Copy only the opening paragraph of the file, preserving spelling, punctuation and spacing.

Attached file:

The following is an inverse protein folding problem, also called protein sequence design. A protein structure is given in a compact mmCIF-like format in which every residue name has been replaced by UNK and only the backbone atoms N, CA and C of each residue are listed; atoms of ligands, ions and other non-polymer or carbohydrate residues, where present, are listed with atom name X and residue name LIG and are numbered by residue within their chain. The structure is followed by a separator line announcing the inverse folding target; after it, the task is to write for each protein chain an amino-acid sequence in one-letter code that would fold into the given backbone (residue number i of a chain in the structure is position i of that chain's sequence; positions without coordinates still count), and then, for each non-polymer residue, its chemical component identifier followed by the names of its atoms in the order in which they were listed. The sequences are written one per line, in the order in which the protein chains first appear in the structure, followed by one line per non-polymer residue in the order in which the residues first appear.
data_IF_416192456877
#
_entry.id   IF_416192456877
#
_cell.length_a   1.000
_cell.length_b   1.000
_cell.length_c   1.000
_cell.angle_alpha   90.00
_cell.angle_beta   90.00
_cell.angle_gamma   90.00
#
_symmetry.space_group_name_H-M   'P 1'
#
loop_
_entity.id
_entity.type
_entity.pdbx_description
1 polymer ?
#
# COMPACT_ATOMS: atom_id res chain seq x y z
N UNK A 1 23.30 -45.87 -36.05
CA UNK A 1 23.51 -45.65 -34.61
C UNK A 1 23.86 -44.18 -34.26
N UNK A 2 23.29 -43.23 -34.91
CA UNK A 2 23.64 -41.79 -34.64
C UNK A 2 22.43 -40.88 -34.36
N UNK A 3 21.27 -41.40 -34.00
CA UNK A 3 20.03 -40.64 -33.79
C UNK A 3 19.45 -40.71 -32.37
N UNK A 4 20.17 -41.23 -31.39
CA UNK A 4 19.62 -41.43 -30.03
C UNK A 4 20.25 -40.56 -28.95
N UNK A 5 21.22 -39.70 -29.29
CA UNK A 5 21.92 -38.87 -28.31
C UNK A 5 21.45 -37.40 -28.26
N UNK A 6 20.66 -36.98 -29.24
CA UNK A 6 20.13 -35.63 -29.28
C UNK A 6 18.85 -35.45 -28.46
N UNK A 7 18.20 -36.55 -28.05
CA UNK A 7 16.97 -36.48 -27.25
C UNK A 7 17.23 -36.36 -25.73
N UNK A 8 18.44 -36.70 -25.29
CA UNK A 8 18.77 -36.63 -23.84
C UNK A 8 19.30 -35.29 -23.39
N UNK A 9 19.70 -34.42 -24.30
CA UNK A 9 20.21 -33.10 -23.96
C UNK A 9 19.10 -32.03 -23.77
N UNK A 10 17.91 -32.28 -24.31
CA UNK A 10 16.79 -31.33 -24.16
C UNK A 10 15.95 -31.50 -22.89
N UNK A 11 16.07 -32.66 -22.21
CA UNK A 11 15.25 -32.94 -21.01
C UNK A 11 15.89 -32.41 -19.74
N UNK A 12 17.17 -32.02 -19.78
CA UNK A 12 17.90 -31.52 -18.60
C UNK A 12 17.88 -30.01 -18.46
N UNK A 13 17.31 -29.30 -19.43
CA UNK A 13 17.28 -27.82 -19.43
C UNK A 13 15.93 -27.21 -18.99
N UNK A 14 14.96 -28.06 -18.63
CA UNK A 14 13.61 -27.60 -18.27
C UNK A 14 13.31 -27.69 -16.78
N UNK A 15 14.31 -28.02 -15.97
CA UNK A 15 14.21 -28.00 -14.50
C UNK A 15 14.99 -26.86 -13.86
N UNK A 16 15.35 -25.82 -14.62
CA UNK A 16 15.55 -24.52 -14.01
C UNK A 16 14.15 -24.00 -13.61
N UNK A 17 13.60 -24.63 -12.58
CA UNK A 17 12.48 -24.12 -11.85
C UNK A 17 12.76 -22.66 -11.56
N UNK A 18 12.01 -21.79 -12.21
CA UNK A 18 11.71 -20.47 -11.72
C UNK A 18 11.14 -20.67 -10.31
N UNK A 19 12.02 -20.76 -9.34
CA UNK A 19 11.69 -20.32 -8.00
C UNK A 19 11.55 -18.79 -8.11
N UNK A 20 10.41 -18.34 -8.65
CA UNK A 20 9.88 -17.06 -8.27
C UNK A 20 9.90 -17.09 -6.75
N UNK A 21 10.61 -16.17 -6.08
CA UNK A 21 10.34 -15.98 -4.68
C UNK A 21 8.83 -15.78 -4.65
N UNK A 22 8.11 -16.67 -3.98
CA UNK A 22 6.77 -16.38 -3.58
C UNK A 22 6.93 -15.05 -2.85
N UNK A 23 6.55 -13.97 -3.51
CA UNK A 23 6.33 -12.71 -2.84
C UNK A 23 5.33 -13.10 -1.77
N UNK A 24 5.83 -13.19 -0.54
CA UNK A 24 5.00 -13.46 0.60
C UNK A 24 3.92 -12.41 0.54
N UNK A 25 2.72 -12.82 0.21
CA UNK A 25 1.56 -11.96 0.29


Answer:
The following is an inverse protein folding problem, also called protein sequence design. A protein structure is given in a compact mmCIF-like format in which every residue name has been replaced by UNK and only the backbone atoms N, CA and C of each residue are listed; atoms of ligands, ions and other non-polymer or carbohydrate residues, where present, are listed with atom name X and residue name LIG and are numbered by residue within their chain. The structure is followed by a separator line announcing the inverse folding target; after it, the task is to write for each protein chain an amino-acid sequence in one-letter code that would fold into the given backbone (residue number i of a chain in the structure is position i of that chain's sequence; positions without coordinates still count), and then, for each non-polymer residue, its chemical component identifier followed by the names of its atoms in the order in which they were listed. The sequences are written one per line, in the order in which the protein chains first appear in the structure, followed by one line per non-polymer residue in the order in which the residues first appear.